The celebration of water and life through Reggae music provided attendees with access to Native American teachings, local water advocacy groups, yogis and more!

Chief Sam of the Cayuga Nation began Reggae Fest 2018 for me.  He warmly shared stories and reflections steps from Cayuga Lake’s blue water.  His son and grandson stood beside him with pride; it was a joy to see.  He spoke of the many medicines of this earth and jokingly acknowledged the medicine of goose poop in great abundance.  Sachem Sam spoke of Indian time, being  the time in which things happen.  I found this to be a description of my own view.

While gathering resources for my table in the education village, I took a few moments to read the Finger Lakes Land Trust’s Land Steward magazine.  I’m so glad! The good news is plentiful because of the amazing work and dedication of those who support the FLLT.  Rehabilitating land to reduce and absorb runoff is a proactive strategy to care for our watershed.  Developing and implementing a long term rehabilitation strategy can create benefits experienced in similar case studies.  Learn more about the Finger Lakes Land Trust’s work here.

The rains held off as Astrid Jirka of Vahana Yoga led participants in 108 sun salutations.  Massage therapists donated chair massage in the Wellness Village while bands including Thousands of One, Mosaic Foundation and Crucial Reggae Social Club welcomed in the afternoon.

Sandra Steingraber’s speech was personal and poetic.  She reminded the listener of the dynamic presence of water throughout our planet and our own bodies.  She did this by humanizing her experience.  More than an environmentalist, she is a human and a mother.  She is a creature aware of our composition and need to foster sanctity of water.  Sharing this awareness is effective, partly because it offers an invitation to entertain such a view oneself.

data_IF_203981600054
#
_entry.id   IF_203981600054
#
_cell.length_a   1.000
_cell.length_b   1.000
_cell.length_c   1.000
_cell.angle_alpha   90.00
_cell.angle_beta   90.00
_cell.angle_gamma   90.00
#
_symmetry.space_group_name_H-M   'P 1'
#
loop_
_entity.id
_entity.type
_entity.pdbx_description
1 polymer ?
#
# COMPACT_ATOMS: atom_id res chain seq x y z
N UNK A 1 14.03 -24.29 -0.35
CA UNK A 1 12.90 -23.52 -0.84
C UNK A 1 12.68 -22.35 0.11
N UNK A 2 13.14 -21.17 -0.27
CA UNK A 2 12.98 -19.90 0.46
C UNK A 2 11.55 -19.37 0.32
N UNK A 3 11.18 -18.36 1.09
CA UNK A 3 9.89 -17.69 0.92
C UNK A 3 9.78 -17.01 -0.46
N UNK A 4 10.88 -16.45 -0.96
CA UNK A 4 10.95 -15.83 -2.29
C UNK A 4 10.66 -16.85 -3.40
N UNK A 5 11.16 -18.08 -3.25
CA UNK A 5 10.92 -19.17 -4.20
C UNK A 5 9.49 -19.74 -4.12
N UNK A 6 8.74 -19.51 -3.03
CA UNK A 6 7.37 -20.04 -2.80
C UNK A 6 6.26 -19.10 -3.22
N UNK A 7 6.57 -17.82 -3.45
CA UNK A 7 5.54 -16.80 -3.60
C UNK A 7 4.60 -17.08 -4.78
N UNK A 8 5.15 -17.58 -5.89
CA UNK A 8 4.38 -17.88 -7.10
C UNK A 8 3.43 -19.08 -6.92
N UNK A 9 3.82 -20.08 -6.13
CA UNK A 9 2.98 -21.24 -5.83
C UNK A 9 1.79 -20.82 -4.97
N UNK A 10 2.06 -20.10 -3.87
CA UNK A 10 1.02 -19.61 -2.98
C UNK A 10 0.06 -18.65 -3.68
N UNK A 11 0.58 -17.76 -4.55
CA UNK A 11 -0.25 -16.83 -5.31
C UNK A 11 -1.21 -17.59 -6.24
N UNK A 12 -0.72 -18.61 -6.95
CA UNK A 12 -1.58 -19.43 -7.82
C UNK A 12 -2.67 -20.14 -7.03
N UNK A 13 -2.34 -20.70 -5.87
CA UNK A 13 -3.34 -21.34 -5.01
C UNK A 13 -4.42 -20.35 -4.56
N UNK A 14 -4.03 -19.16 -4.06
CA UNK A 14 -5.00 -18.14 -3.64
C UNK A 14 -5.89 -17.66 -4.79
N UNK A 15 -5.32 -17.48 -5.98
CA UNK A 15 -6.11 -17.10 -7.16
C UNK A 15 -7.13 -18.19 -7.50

Ithaca Reggae Fest 2018 was plastic free.  Organizations like Plastic Tides, Mission eXXpedtion and Plastic Free July are doing great work to fight plastic pollution.  Please learn more about plastic pollution and consider taking the pledge at Plastic Free July.

Paddle-N-More had water crafts available for rent at the festival.  This year’s location was less noticeable than in the past.  Seeing others discover watersports promotes increased participation.  Recreation opportunities and meditative attributes draw me to water but for some it is science.  Cayuga Lake Watershed Network was joined by Discover Cayuga Lake, Citizen Science, NYS Parks and Recreation to name a few. Please continue to learn about the work being done by advocates for water.  What can you do? Water is essential to life. “Get up, Stand Up. Stand up for our right.” (Robert Nesta Marley.)

Listening

14 Apr

I’m listening, to the wise people around me.  Beyond the din, there are those who are committed to others, to working for more than personal gain.

Susan Peterson Gateley of Silver Waters Sailing welcomed me and my friends to a water chestnut pull on the Red Creek Marsh Unit in Wayne County many years ago.  We met two women, dressed in work clothes whose boats were quickly filling with long, leafy vegetation they were extracting from the marsh.  As we began to move the wet, tangled masses to the back of pickups, I reached in quickly and grabbed the plants, only to feel sharp thorns plunge into my hands! Chuckling lightly with amusement and compassion, I was advised not to repeat my behavior and handed a pair of gloves.  Novice volunteers worked quickly together to load the invasive plants before heading off for a late afternoon kayak and picnic.  The gratitude of the volunteers and kayakers was immense, they were so glad to participate in a positive, healthy activity with other friendly people.

Each year the water chestnut returned, but with increased management, including staff from the Finger Lakes Institute, the invasive may be temporarily controlled.  If left alone, the plant could cover the waters, blocking out light and making passage for animals and boats impossible.  Though quite glad to have this quiet marsh in improved condition, many problems are harder to identify or positively affect.  Mrs. Gateley covers many of these pollutants in her movie Lake Ontario: A Quest for Hope.